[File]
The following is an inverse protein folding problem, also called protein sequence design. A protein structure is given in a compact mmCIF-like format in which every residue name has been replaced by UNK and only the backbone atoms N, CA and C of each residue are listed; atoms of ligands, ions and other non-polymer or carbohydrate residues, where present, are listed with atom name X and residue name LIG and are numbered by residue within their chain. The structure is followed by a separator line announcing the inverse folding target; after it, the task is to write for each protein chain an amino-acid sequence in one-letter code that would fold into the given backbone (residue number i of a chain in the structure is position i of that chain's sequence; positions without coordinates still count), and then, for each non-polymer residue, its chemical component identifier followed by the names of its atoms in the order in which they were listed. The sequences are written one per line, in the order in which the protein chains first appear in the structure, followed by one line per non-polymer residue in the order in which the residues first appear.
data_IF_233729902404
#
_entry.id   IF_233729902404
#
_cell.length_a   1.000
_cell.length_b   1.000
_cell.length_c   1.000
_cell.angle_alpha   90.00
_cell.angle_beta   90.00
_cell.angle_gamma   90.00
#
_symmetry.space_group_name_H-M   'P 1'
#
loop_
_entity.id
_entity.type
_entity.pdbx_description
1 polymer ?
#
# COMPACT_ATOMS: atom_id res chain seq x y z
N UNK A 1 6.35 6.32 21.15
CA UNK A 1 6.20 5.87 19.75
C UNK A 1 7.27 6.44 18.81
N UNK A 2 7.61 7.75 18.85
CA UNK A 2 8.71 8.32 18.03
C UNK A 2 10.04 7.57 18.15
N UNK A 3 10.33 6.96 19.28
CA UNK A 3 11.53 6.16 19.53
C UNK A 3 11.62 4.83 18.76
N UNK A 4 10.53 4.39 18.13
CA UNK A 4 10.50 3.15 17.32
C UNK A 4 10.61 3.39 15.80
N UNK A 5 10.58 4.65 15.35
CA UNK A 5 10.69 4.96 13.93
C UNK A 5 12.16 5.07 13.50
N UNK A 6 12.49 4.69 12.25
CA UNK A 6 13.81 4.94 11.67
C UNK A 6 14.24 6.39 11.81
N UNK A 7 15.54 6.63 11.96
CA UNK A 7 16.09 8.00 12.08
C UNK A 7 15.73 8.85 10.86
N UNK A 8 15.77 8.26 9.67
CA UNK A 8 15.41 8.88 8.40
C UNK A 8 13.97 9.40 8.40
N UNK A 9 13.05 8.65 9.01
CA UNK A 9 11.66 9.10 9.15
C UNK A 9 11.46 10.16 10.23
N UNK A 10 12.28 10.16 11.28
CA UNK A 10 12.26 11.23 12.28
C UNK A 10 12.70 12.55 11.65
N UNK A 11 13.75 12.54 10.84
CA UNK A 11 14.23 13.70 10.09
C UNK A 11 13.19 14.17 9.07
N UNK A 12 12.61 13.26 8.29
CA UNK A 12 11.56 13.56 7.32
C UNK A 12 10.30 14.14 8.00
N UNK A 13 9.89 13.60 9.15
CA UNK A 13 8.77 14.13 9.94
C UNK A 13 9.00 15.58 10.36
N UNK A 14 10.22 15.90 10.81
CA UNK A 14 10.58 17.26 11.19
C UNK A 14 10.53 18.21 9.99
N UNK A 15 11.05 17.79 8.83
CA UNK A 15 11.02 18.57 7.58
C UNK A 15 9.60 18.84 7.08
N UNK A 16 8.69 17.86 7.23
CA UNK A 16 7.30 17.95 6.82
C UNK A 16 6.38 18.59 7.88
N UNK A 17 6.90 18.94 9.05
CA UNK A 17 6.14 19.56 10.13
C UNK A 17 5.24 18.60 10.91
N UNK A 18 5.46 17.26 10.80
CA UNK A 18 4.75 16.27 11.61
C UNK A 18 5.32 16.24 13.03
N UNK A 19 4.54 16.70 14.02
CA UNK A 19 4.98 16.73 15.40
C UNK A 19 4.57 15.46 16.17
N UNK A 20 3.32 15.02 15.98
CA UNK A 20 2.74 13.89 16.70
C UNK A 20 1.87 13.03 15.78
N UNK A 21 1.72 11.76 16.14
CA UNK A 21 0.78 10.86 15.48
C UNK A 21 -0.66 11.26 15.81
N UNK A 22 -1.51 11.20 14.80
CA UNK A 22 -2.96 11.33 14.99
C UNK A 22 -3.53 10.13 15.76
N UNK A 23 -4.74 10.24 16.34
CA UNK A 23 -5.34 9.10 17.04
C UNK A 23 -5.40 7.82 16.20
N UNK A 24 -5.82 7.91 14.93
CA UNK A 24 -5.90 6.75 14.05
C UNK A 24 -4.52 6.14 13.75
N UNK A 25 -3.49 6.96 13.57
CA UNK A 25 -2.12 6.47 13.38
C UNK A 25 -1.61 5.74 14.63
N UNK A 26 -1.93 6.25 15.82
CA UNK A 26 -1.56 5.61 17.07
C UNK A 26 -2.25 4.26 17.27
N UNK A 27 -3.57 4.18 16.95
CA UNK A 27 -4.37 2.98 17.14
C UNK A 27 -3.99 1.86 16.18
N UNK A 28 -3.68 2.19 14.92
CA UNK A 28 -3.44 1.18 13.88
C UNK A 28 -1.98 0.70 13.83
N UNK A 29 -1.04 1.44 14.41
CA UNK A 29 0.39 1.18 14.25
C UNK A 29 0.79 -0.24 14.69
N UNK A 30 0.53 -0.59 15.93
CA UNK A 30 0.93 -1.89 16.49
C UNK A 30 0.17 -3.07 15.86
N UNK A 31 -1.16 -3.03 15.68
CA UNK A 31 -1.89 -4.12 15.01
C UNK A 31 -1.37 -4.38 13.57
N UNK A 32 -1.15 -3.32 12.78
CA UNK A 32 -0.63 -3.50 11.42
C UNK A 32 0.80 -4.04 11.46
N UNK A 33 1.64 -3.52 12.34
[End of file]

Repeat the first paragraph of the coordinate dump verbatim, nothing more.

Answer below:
The following is an inverse protein folding problem, also called protein sequence design. A protein structure is given in a compact mmCIF-like format in which every residue name has been replaced by UNK and only the backbone atoms N, CA and C of each residue are listed; atoms of ligands, ions and other non-polymer or carbohydrate residues, where present, are listed with atom name X and residue name LIG and are numbered by residue within their chain. The structure is followed by a separator line announcing the inverse folding target; after it, the task is to write for each protein chain an amino-acid sequence in one-letter code that would fold into the given backbone (residue number i of a chain in the structure is position i of that chain's sequence; positions without coordinates still count), and then, for each non-polymer residue, its chemical component identifier followed by the names of its atoms in the order in which they were listed. The sequences are written one per line, in the order in which the protein chains first appear in the structure, followed by one line per non-polymer residue in the order in which the residues first appear.